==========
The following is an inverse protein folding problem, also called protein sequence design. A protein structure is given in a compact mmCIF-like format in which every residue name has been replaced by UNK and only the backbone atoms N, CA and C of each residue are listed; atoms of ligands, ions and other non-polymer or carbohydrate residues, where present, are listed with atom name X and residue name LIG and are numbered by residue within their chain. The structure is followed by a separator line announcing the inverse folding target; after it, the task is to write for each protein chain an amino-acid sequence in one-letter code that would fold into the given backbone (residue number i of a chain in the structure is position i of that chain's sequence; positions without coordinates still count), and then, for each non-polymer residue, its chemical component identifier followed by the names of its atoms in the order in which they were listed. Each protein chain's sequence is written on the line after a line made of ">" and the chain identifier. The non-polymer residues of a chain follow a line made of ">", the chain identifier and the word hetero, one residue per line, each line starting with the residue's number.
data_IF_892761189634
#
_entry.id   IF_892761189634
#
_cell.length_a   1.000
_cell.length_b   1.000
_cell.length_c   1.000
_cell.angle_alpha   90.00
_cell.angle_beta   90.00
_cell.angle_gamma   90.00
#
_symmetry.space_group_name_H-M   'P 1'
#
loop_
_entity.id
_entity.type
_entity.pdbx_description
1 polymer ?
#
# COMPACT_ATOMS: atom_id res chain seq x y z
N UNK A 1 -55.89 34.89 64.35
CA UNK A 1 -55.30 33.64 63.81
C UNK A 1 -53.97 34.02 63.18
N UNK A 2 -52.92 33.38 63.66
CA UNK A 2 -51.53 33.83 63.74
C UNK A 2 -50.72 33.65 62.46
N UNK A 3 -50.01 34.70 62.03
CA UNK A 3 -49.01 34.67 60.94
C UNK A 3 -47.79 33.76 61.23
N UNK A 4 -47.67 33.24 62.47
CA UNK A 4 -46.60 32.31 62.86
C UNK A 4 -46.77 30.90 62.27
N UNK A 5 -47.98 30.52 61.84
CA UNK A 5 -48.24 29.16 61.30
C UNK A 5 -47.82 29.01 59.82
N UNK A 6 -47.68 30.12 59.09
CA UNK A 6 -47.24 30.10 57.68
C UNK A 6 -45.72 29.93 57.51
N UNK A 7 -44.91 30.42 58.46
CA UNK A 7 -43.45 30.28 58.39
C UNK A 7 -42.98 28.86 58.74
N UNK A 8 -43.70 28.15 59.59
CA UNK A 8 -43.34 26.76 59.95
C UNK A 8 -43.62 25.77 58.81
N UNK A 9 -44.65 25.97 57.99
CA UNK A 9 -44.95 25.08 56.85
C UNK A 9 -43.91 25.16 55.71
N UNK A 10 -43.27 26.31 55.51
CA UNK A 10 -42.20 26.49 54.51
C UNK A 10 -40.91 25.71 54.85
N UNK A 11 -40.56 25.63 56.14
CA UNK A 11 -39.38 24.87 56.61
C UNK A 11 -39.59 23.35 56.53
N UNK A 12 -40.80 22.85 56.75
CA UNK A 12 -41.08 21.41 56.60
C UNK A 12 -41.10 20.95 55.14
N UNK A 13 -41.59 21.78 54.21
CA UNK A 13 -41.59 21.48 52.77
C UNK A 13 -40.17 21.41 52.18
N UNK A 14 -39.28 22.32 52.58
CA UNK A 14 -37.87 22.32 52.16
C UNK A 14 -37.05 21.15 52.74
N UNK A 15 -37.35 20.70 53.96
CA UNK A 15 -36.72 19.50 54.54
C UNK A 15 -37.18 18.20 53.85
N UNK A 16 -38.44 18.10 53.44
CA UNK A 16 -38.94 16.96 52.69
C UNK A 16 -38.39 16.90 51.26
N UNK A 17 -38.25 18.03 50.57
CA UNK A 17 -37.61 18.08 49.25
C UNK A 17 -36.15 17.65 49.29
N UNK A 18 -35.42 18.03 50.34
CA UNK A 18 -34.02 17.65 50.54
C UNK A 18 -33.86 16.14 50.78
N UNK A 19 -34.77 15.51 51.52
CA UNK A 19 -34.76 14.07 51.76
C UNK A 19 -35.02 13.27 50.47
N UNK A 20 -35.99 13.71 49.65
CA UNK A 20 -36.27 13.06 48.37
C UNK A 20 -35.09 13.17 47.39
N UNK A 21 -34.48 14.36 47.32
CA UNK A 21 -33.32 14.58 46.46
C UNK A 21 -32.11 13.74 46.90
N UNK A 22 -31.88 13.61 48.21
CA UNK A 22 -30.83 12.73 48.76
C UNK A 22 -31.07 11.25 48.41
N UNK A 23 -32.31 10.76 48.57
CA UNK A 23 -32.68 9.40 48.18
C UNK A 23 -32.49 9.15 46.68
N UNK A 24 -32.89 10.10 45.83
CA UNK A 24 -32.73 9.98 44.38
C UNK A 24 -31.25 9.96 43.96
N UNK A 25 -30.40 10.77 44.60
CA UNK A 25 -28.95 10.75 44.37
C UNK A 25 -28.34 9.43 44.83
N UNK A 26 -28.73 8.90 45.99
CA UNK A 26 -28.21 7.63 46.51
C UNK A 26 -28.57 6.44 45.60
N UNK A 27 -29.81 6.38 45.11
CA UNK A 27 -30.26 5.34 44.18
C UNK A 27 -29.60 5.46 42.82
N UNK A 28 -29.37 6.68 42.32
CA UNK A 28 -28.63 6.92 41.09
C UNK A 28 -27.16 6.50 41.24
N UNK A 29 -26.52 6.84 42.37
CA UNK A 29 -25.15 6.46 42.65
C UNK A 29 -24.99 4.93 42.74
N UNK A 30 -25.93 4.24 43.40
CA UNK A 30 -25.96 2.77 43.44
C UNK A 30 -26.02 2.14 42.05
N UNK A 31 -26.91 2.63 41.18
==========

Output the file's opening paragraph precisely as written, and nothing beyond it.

The following is an inverse protein folding problem, also called protein sequence design. A protein structure is given in a compact mmCIF-like format in which every residue name has been replaced by UNK and only the backbone atoms N, CA and C of each residue are listed; atoms of ligands, ions and other non-polymer or carbohydrate residues, where present, are listed with atom name X and residue name LIG and are numbered by residue within their chain. The structure is followed by a separator line announcing the inverse folding target; after it, the task is to write for each protein chain an amino-acid sequence in one-letter code that would fold into the given backbone (residue number i of a chain in the structure is position i of that chain's sequence; positions without coordinates still count), and then, for each non-polymer residue, its chemical component identifier followed by the names of its atoms in the order in which they were listed. Each protein chain's sequence is written on the line after a line made of ">" and the chain identifier. The non-polymer residues of a chain follow a line made of ">", the chain identifier and the word hetero, one residue per line, each line starting with the residue's number.